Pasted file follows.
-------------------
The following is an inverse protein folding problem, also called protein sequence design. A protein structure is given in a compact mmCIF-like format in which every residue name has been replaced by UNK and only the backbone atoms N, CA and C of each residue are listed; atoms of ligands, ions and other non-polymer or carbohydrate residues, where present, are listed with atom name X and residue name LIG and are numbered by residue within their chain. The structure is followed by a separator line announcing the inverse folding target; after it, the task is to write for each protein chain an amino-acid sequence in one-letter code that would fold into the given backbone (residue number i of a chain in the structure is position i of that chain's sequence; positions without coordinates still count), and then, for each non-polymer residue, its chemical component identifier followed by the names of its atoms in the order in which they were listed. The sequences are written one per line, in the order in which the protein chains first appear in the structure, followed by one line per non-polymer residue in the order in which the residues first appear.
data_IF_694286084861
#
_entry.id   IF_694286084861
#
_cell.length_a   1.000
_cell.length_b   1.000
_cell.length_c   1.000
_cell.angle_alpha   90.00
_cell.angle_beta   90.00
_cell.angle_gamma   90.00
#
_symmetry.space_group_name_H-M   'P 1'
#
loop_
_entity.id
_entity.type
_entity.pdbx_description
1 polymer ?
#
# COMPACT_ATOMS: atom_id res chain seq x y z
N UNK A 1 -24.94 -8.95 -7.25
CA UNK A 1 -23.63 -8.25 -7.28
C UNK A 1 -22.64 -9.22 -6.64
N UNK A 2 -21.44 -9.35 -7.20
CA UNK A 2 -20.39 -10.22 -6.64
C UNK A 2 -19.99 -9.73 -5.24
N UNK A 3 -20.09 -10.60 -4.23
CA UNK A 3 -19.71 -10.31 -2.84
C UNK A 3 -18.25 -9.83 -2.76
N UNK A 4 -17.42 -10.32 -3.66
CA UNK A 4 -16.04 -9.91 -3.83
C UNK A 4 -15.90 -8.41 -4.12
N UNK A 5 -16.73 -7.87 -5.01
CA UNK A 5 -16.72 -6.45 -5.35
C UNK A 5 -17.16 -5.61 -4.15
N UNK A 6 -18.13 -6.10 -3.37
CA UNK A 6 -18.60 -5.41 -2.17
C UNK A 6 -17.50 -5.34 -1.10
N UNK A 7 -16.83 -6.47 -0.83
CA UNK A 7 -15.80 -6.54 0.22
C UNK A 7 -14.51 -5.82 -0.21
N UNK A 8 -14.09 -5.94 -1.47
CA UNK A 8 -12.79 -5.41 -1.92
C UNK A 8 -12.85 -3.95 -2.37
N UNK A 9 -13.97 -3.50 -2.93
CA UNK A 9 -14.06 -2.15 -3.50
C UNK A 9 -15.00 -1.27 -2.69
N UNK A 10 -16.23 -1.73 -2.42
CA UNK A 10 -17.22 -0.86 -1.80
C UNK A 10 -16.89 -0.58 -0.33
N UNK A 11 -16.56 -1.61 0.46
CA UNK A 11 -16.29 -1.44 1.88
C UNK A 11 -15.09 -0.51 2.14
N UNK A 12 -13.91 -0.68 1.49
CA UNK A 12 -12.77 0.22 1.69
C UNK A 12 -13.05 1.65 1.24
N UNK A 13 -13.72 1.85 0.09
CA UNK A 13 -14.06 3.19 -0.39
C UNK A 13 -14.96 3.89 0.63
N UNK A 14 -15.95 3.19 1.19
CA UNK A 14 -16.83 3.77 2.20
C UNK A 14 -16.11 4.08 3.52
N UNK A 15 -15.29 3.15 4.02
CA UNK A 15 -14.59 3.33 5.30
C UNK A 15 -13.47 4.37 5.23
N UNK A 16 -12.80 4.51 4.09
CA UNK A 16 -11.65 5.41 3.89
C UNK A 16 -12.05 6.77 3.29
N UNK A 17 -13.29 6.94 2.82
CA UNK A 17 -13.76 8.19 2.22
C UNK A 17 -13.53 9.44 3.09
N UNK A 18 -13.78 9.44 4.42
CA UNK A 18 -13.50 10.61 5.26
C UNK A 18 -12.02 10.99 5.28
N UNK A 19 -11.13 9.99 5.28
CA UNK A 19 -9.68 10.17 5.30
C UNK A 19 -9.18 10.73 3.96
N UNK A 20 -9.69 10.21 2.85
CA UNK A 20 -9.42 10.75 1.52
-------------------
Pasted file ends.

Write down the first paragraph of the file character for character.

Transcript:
The following is an inverse protein folding problem, also called protein sequence design. A protein structure is given in a compact mmCIF-like format in which every residue name has been replaced by UNK and only the backbone atoms N, CA and C of each residue are listed; atoms of ligands, ions and other non-polymer or carbohydrate residues, where present, are listed with atom name X and residue name LIG and are numbered by residue within their chain. The structure is followed by a separator line announcing the inverse folding target; after it, the task is to write for each protein chain an amino-acid sequence in one-letter code that would fold into the given backbone (residue number i of a chain in the structure is position i of that chain's sequence; positions without coordinates still count), and then, for each non-polymer residue, its chemical component identifier followed by the names of its atoms in the order in which they were listed. The sequences are written one per line, in the order in which the protein chains first appear in the structure, followed by one line per non-polymer residue in the order in which the residues first appear.